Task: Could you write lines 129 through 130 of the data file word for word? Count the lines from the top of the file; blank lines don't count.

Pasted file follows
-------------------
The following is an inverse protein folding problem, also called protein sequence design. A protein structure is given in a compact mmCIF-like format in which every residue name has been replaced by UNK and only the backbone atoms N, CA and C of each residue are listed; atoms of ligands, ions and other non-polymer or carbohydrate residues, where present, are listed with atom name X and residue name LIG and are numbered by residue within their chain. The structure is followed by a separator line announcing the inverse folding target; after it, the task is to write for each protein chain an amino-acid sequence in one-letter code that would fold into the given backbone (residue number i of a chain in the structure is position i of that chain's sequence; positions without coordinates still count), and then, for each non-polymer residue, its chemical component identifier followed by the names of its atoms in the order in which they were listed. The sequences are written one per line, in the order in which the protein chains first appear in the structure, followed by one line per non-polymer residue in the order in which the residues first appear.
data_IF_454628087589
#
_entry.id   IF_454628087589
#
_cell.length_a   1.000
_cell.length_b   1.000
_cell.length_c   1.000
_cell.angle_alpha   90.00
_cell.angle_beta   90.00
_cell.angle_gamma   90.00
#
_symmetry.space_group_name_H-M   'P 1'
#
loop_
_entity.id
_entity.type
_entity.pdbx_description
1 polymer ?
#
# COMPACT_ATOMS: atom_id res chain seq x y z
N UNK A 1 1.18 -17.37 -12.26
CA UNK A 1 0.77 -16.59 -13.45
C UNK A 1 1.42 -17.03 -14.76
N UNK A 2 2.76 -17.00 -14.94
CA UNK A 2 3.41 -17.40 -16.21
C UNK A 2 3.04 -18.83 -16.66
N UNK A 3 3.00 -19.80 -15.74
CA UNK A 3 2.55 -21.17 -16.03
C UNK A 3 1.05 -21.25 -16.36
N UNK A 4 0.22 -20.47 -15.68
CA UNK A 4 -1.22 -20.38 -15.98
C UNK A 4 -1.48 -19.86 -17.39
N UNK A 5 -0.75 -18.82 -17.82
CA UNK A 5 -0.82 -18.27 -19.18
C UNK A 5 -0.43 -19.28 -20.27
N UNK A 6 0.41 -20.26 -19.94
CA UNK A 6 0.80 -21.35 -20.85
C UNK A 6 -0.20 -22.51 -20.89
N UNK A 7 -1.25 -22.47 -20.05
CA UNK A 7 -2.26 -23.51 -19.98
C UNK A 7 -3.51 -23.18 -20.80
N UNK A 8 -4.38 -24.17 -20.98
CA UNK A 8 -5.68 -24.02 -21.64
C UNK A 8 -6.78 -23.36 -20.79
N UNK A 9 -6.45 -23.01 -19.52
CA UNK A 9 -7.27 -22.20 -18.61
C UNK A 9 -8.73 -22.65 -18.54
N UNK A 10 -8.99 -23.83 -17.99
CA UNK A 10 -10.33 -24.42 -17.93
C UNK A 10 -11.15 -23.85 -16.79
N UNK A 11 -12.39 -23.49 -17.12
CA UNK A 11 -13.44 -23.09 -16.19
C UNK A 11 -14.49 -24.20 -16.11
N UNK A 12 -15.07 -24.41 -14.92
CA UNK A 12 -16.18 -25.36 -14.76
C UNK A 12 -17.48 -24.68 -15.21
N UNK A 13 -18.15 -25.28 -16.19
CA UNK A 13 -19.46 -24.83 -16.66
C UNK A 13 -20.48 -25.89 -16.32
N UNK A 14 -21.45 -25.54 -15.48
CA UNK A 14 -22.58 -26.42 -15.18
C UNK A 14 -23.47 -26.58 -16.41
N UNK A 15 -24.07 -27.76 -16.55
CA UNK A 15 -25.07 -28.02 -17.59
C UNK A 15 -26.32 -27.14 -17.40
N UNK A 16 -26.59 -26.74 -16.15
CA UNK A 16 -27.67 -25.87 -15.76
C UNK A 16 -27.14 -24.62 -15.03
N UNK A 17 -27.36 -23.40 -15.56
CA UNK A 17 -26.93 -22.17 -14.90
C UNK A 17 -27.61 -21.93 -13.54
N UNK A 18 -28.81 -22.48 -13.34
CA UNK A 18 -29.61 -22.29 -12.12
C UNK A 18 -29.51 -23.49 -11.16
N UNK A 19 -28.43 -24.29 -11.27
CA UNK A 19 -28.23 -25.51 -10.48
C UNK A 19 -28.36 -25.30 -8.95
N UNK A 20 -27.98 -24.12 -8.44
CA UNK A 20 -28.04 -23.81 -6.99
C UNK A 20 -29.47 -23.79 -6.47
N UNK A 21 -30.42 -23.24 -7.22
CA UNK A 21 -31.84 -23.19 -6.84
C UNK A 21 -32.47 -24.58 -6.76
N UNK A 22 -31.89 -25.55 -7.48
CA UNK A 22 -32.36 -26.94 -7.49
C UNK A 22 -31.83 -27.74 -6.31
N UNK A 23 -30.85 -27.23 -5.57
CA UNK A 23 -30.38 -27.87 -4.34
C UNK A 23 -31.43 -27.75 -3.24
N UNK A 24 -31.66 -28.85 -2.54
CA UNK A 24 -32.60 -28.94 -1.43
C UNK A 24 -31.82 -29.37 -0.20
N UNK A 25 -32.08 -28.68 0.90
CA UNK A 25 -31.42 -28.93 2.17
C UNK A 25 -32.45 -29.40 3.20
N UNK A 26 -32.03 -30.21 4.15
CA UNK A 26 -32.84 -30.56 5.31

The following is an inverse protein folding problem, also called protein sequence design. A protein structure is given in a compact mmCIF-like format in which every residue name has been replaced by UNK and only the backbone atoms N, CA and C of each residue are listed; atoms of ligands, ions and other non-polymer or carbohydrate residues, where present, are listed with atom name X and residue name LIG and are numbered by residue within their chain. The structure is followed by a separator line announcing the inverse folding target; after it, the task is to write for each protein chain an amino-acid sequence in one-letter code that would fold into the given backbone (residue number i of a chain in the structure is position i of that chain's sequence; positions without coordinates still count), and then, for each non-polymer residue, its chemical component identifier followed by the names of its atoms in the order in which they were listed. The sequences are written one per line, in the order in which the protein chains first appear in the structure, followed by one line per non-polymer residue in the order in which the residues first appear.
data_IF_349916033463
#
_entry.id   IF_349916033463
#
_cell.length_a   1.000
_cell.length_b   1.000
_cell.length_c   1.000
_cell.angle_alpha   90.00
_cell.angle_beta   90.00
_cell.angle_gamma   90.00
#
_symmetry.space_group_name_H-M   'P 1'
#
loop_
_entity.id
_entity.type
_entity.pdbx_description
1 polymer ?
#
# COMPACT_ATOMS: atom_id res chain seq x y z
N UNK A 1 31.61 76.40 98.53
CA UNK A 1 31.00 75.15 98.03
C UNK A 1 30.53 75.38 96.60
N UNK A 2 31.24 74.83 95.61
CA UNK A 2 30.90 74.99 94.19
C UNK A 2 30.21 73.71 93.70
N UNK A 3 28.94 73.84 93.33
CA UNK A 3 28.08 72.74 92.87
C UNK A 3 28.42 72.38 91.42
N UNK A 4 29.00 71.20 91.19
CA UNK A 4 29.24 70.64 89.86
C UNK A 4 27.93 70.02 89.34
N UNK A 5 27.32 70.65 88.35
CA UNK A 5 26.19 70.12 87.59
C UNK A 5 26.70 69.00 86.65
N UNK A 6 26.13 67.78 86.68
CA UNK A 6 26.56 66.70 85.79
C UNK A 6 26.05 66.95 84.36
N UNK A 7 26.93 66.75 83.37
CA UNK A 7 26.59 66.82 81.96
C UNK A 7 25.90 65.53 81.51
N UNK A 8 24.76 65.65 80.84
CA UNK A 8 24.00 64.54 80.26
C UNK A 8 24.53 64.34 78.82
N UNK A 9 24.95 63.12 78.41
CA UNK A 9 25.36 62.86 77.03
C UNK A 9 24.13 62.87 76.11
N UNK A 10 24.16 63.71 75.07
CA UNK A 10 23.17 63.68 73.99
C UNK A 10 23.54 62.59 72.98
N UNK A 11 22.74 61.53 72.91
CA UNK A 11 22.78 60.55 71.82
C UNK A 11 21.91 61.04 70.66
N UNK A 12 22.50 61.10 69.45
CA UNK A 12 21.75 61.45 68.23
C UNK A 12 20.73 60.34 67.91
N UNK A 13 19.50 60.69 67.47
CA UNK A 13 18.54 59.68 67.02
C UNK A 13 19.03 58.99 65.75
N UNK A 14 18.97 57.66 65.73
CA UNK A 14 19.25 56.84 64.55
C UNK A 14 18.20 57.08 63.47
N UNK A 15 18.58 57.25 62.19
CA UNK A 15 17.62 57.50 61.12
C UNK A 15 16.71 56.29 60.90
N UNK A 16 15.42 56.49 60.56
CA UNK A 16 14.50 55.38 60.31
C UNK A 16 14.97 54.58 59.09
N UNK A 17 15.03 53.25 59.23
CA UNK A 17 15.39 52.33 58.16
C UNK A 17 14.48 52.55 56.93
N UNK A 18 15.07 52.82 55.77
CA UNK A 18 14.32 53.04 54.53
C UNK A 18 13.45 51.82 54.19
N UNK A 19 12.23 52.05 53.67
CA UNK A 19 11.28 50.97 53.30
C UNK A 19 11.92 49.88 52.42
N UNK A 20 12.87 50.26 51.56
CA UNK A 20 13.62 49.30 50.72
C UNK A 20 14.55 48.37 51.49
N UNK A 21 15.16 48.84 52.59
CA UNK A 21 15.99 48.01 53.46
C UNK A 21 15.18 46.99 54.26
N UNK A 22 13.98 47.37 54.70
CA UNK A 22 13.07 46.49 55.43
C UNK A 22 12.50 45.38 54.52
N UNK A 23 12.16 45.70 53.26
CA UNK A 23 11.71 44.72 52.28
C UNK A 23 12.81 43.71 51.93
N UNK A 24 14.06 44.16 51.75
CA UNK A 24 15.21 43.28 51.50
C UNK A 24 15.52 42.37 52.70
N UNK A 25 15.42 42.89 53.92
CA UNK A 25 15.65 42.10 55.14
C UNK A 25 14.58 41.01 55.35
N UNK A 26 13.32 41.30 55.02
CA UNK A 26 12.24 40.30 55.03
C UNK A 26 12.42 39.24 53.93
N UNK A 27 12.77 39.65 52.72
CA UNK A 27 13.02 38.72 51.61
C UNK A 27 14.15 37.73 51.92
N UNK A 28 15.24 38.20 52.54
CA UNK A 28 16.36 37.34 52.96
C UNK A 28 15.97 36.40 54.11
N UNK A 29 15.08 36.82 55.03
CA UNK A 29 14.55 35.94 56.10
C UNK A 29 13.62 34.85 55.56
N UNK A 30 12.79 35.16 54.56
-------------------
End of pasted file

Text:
N UNK A 4 29.00 71.20 91.19
CA UNK A 4 29.24 70.64 89.86